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SCIENCE
July 10, 2013 | By Geoffrey Mohan
An immune system that ensures survival is one of the earliest gifts from a mother to her child. But sometimes, that gift can be a Trojan horse, sending soldiers that are programmed to attack the body's own antigens into the fetus, where they interfere with brain development. The result is maternal autoantibody related (MAR) autism, which may account for as much as 23% of the cases of that spectrum of brain disorders. Now UC Davis researchers believe they have found the targets of these maternal autoantibodies, a potential step in the path toward preventive treatment for women contemplating pregnancy.
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NEWS
May 5, 2011 | By Thomas H. Maugh II, Los Angeles Times
Children conceived in winter are more likely to develop autism than those conceived in other months of the year, according to a study of more than 7 million births in California. The findings suggest that at least some cases of the disorder may be linked to infectious diseases or other environmental facts, say researchers from UC Davis who conducted the study. Epidemiologist Irva Hertz-Picciotto, graduate student Ousseny Zerbo and their colleagues studied birth records of more than 7.2 million children born in California from 1990 to 2002.
HEALTH
June 21, 2010 | By Amanda Leigh Mascarelli, Special to the Los Angeles Times
Though the causes of autism are unclear, and many researchers believe that environmental factors play some kind of role, they are sure of one thing: Genes are strongly involved. Scientists once harbored hopes that autism might be linked to a handful of genetic mutations that would clearly explain why someone develops it. But the genetic roots of autism (known these days as autism spectrum disorders because behaviors and severity differ widely) are proving much trickier to untangle than anticipated . One problem is that the number of people in most studies has been limited; another is that the small tweaks in genes that scientists have linked to autism so far are very rare in the human population.
NEWS
April 28, 2011 | By Shari Roan, Los Angeles Times
Autism treatment works best the earlier a child is diagnosed and begins therapy. A new screening test for babies at their 1-year-old check-up may be reliable enough to be used in pediatricians' offices around the world, said the authors of a review of the method. The screening test was performed on 10,479 1-year-olds in San Diego. The babies were the patients of 137 different pediatricians. Parents or guardians gave their permission for the babies to be screened. Using a checklist that took about five minutes to complete, doctors asked questions about the child's use of eye contact, sounds, words, gestures, object recognition and other forms of communication.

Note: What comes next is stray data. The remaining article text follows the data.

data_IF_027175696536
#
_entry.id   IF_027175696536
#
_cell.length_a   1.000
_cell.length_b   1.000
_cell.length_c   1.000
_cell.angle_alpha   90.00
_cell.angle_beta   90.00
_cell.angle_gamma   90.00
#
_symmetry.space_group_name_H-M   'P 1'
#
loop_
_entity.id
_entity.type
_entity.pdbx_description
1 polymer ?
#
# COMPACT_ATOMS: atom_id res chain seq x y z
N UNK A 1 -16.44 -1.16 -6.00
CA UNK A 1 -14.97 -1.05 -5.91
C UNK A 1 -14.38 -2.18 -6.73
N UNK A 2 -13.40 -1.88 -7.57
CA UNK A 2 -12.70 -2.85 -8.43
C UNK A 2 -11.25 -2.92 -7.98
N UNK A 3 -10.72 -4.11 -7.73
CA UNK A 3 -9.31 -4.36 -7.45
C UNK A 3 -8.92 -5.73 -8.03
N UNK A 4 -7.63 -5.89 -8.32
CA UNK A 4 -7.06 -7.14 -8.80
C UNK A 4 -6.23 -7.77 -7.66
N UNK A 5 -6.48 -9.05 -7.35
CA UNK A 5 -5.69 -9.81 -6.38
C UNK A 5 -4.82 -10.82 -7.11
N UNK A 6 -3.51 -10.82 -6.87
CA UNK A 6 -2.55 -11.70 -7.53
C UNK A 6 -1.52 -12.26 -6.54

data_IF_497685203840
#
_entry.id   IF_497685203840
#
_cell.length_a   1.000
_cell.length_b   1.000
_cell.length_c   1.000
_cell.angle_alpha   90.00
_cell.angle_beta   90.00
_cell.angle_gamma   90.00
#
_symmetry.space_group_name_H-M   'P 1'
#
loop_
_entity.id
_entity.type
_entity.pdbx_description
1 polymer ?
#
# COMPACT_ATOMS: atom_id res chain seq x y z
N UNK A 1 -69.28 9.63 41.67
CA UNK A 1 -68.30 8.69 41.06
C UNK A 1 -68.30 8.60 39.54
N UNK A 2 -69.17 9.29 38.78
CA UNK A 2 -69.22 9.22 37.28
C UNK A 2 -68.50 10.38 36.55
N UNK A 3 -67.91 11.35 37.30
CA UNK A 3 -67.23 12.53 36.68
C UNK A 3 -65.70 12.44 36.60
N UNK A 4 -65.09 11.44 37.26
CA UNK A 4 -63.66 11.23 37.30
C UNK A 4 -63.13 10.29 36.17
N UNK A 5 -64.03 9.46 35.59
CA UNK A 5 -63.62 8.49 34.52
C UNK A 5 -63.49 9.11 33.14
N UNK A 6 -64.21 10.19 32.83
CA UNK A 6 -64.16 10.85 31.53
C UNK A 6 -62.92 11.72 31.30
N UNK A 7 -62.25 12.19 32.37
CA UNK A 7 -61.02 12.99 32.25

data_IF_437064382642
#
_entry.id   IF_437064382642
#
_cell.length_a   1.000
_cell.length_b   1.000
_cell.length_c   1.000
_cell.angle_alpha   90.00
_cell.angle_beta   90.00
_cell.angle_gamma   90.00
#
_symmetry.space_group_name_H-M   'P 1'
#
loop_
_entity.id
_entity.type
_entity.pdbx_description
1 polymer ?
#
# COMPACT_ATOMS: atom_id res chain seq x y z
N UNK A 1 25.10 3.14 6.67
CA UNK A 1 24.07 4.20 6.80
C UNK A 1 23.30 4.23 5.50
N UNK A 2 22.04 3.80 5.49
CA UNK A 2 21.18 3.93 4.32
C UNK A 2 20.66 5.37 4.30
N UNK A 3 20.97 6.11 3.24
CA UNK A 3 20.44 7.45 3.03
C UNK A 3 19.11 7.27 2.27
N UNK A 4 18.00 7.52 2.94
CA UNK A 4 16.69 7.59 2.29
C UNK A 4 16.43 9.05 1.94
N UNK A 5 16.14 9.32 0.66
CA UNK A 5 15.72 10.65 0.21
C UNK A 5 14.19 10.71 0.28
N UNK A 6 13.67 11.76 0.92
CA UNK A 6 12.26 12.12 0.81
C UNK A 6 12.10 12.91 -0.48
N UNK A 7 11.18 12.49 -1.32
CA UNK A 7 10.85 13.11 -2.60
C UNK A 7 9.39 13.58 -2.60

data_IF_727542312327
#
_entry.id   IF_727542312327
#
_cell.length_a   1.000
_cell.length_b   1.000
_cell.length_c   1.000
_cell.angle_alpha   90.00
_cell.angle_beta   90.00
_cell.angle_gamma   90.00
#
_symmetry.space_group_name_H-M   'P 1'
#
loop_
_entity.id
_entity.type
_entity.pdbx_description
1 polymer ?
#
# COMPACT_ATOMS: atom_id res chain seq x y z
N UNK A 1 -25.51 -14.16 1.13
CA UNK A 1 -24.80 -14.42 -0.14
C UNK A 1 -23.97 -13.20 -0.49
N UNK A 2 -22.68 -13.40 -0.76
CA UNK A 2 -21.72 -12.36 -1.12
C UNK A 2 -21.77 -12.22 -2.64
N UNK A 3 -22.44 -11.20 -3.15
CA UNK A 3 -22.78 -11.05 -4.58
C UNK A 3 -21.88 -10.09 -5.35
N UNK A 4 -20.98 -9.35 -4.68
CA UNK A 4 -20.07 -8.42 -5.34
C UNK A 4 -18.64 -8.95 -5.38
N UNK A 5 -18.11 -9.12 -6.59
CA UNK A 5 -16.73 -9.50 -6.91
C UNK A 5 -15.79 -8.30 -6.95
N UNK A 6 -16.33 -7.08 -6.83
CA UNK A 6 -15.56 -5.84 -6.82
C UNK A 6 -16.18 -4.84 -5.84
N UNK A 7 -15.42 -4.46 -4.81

HEALTH
December 7, 2009 | By Trine Tsouderos and Patricia Callahan >>>
James Coman's son has an unusual skill. The 7-year-old, his father says, can swallow six pills at once. Diagnosed with autism as a toddler, he had been placed on an intense regimen of supplements and medications aimed at treating the disorder. He was injected with vitamin B12 and received intravenous infusions of a drug used to leach mercury and other metals from the body. He took megadoses of vitamin C, a hormone and a drug that suppresses testosterone. This complex regimen -- documented in court records as part of a bitter custody battle over the Chicago boy between Coman, who opposes the therapies, and his wife -- may sound unusual, but it isn't.
HEALTH
August 7, 2006 | From Times wire reports
Different genes may be responsible for causing autism in boys than in girls, researchers said last week, a finding that may help explain why the condition is more common in boys. And, writing in the journal Molecular Genetics, they said other genes might play a role in the early onset and late onset forms of autism.
NATIONAL
January 11, 2007 | From Times Wire Reports
Researchers at 11 universities will create a databank of DNA samples from 3,000 autism patients in an effort to identify different kinds of autism and develop treatments. The University of Michigan will lead the three-year, $10-million effort funded by the Simons Foundation, the school announced this week. The New York philanthropic group aims to spend $100 million long-term to find a cure for the disorder that affects one in 200 children.
OPINION
June 15, 2003
Re "Brother's Wish to Help His Sister Is Winning Formula in Essay Contest," June 11: Daniel Boyce has accomplished a great deal toward curing one of the most serious aspects of autism. His story and the picture of him with his beautiful sister Suzie will go a long way to dispel the erroneous notion that persons with autism are not capable of affection or family relationships. Theresa DeBell Beverly Hills
SCIENCE
December 23, 2006 | From Times Staff and Wire Reports
French scientists have identified genetic mutations in a small number of children with autism that could provide insight into the biological basis of the disorder. They sequenced a gene called SHANK3 in more than 200 people with autism spectrum disorders, which include autism, and found mutations in the gene in members of three families, according to the report in the journal Nature Genetics.
OPINION
February 27, 2009
Re "A dose of reality on autism," editorial, Feb. 25 The court decision that additives in the measles vaccine do not cause autism may not be the final word on the issue. As history has shown, officials tend to downplay beliefs of parents or other nonprofessionals. But parents have brought needed attention to this important issue, and the demand now should be that government and the pharmaceutical industry dedicate adequate resources to the discovery of any and all possible environmental causes for autism.
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